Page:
Monday, August 23, 2010

Bearing It All...

To mark the anniversary of the 19th Amendment, a crowd of over 200 people gathered to witness 12 dozen scantily-clad women fighting for the right to bear their chests in public this past weekend. These brave women, dawning only strategically placed red tape and bandaids, marched along Venice Beach Boardwalk as part of a larger demonstration organized by gotopless.org. Marches also took place in Miami, New York City, San Francisco, Seattle, Oahu (Hawaii), and Chicago. Men, not to be left out, wore red bikinis to represent the double standard for men and women.

It is currently illegal in California for women to go topless, and some feminists argue that this is yet another example of blatant, institutionalized sexism. Nadine Gary, organizer, argued that "If we are not allowed, men must be forced to hide their chests on the basis of gender equality." Surprising enough, many onlookers agreed. Onlookers were quoted in saying "Women should have the right to express themselves as they want, as long as it doesn't hurt someone else" and "We walk around topless. They should be able to if they want."

I'm genuinely curious about what you all think of this. Is the right to go topless a feminist issue? On one hand, yes. It is obvious. Men are allowed to, women are not. Further, society's obsession with and hyper-sexualization of the breast causes many women to feel ashamed about their own bodies. Clearly, this poses a problem for achieving true gender equality. The cynic in me, however, questions the consequences of such a movement. Would women ultimately be "more free" if California allowed women to not wear tops, or would they continue to be (even more so) objects of men's sexual desires, fantasies, and gaze? What do you think?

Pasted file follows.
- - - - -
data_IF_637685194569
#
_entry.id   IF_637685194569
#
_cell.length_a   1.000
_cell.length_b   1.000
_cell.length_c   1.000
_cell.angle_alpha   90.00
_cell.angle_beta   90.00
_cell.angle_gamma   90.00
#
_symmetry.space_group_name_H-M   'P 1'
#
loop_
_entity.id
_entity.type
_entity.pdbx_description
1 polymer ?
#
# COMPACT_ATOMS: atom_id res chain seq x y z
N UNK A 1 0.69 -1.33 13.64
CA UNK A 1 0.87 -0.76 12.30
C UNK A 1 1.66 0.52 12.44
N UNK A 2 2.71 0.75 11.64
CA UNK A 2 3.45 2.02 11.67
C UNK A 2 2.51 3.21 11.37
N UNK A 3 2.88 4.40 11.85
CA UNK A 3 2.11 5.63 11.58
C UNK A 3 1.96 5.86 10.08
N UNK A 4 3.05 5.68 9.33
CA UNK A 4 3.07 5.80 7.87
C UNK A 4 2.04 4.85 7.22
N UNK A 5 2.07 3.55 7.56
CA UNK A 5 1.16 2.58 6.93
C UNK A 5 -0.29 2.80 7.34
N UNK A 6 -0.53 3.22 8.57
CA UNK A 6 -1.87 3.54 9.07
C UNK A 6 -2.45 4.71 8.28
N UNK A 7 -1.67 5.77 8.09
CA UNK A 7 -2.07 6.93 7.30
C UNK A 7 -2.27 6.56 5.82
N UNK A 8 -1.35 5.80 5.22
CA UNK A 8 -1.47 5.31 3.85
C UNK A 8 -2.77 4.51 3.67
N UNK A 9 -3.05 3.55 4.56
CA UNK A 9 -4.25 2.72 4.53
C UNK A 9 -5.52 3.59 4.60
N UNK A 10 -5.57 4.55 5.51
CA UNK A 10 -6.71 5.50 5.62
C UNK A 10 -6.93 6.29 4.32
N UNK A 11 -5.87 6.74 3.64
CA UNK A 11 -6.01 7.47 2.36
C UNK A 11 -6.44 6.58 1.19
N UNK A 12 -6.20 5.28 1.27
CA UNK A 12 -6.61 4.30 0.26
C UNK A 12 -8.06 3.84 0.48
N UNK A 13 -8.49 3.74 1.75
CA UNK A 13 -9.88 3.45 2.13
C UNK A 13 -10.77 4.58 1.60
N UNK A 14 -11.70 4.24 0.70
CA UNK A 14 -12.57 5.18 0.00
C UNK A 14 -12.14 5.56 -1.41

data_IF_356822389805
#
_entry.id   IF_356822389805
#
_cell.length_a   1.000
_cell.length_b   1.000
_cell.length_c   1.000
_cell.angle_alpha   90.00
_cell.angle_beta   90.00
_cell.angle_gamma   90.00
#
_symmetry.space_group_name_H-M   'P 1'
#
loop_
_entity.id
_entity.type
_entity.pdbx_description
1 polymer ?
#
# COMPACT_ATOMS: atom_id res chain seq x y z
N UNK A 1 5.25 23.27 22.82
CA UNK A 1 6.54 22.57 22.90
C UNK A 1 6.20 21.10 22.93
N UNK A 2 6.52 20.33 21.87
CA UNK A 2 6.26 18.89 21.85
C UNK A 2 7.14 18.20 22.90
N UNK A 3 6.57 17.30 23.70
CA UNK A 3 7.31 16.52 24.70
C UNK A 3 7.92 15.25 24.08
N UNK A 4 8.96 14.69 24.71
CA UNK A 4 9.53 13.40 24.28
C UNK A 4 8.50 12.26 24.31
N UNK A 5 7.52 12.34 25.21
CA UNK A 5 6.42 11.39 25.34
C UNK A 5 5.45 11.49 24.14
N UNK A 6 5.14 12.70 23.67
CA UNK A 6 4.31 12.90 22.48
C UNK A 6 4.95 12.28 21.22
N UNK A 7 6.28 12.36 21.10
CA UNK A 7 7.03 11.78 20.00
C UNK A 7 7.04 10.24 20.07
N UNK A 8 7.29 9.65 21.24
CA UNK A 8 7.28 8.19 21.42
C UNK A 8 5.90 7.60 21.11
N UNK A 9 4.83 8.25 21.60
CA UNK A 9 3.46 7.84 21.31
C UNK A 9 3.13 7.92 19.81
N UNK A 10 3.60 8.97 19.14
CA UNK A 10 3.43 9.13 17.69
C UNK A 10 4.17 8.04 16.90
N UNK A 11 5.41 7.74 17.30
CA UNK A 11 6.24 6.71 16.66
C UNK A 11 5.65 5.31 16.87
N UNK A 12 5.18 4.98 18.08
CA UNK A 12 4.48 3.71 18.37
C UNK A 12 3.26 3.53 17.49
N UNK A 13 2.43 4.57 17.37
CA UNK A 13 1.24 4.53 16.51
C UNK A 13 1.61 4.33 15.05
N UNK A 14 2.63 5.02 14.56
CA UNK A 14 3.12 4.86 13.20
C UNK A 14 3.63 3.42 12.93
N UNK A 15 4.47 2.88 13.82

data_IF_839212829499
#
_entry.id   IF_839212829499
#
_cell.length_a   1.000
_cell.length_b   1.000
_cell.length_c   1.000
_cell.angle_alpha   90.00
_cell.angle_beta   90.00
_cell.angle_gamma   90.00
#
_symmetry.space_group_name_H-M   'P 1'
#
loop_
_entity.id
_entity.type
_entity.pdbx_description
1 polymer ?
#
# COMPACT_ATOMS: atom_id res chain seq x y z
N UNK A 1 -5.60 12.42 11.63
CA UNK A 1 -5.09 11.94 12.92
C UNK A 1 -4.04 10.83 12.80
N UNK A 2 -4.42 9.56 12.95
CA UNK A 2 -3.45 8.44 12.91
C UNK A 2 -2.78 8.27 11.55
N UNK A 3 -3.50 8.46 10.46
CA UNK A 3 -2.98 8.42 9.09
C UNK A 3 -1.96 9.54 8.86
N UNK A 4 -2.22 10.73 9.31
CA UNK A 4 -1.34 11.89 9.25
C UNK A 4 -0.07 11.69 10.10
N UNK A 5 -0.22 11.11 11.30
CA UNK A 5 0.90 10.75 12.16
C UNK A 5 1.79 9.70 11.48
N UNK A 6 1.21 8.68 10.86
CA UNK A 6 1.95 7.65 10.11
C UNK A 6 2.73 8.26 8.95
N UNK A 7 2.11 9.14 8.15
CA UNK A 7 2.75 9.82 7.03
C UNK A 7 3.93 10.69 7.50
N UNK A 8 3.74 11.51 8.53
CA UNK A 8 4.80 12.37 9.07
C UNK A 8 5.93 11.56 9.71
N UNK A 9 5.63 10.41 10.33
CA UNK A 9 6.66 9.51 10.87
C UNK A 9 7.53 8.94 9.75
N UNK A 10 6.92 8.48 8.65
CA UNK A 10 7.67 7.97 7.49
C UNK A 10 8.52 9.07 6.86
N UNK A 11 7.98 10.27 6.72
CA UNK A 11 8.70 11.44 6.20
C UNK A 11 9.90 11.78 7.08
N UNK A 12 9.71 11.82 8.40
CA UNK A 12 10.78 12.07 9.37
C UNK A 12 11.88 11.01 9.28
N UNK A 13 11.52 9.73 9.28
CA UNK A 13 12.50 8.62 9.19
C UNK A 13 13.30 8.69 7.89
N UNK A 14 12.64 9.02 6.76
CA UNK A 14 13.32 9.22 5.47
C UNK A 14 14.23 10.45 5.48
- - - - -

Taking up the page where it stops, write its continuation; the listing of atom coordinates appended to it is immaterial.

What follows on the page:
Anti- to Pro- Races in California

In four California races, pro-choice challengers are facing off against anti-choice incumbents. These challengers are Beth Krom in CA-48, Francine Busby in CA-50, Ami Bera in CA-3, and Steve Pougnet in CA-45. With the so-called "wave of anti-incumbent sentiment" in American politics, these four challengers have a real chance of gaining four more pro-choice seats in the House, where women's reproductive rights are so often challenged.

Educate yourself about the candidates in your district, and vote your interests!

Do you know of any other pro-choice challengers facing anti-choice incumbents? Give 'em a shout out!

Thursday, August 19, 2010

Thank You Thursday 08/19/2010

Today we'd like to thank....

  • the suffragists who worked hard to get the 19th Amendment ratified on August 18, 1920, giving women the right to vote

  • American Civil Liberties Union (ACLU) for filing a lawsuit against the high school that removed a girl from the yearbook for wearing a tuxedo in her senior portrait (They removed her name, photo, etc-- she was not mentioned anywhere in the yearbook at all!)

  • French pharmaceutical company HRA Pharma for developing the emergency contraceptive EllaOne

  • Food and Drug Administration (FDA) for approving Ella, giving women in the U.S. another way to prevent unwanted pregnancy


Tuesday, August 17, 2010

Plan C

Recently, the Food and Drug Administration unanimously approved a new emergency contraception (morning after pill), ella. Unlike traditional emergency contraception pills that must be taken within 72 hours after unprotected sex, women will be able to take ella up to 5 days after. Medical studies demonstrate the pill is 98% effective, when used properly. The drug works by blocking the egg from being released in the first place, thereby delaying ovulation and preventing fertilization.